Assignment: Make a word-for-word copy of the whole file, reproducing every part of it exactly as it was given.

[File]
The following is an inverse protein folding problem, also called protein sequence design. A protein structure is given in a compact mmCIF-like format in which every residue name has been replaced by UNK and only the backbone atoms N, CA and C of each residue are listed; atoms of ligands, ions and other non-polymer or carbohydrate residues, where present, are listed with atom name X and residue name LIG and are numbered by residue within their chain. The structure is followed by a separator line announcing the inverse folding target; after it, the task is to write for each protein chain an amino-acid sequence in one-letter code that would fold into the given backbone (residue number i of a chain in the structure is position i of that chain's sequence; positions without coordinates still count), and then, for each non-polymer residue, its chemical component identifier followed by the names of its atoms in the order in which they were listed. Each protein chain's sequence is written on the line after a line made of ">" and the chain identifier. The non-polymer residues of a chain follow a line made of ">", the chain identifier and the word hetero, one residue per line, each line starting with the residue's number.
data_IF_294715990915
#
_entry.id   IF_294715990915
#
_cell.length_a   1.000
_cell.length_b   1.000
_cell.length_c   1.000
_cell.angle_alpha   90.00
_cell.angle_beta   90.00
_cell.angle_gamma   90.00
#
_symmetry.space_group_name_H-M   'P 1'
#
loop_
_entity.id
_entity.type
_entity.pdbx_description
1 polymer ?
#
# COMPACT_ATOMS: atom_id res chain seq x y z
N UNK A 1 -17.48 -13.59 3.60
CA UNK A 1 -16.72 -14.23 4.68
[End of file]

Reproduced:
The following is an inverse protein folding problem, also called protein sequence design. A protein structure is given in a compact mmCIF-like format in which every residue name has been replaced by UNK and only the backbone atoms N, CA and C of each residue are listed; atoms of ligands, ions and other non-polymer or carbohydrate residues, where present, are listed with atom name X and residue name LIG and are numbered by residue within their chain. The structure is followed by a separator line announcing the inverse folding target; after it, the task is to write for each protein chain an amino-acid sequence in one-letter code that would fold into the given backbone (residue number i of a chain in the structure is position i of that chain's sequence; positions without coordinates still count), and then, for each non-polymer residue, its chemical component identifier followed by the names of its atoms in the order in which they were listed. Each protein chain's sequence is written on the line after a line made of ">" and the chain identifier. The non-polymer residues of a chain follow a line made of ">", the chain identifier and the word hetero, one residue per line, each line starting with the residue's number.
data_IF_294715990915
#
_entry.id   IF_294715990915
#
_cell.length_a   1.000
_cell.length_b   1.000
_cell.length_c   1.000
_cell.angle_alpha   90.00
_cell.angle_beta   90.00
_cell.angle_gamma   90.00
#
_symmetry.space_group_name_H-M   'P 1'
#
loop_
_entity.id
_entity.type
_entity.pdbx_description
1 polymer ?
#
# COMPACT_ATOMS: atom_id res chain seq x y z
N UNK A 1 -17.48 -13.59 3.60
CA UNK A 1 -16.72 -14.23 4.68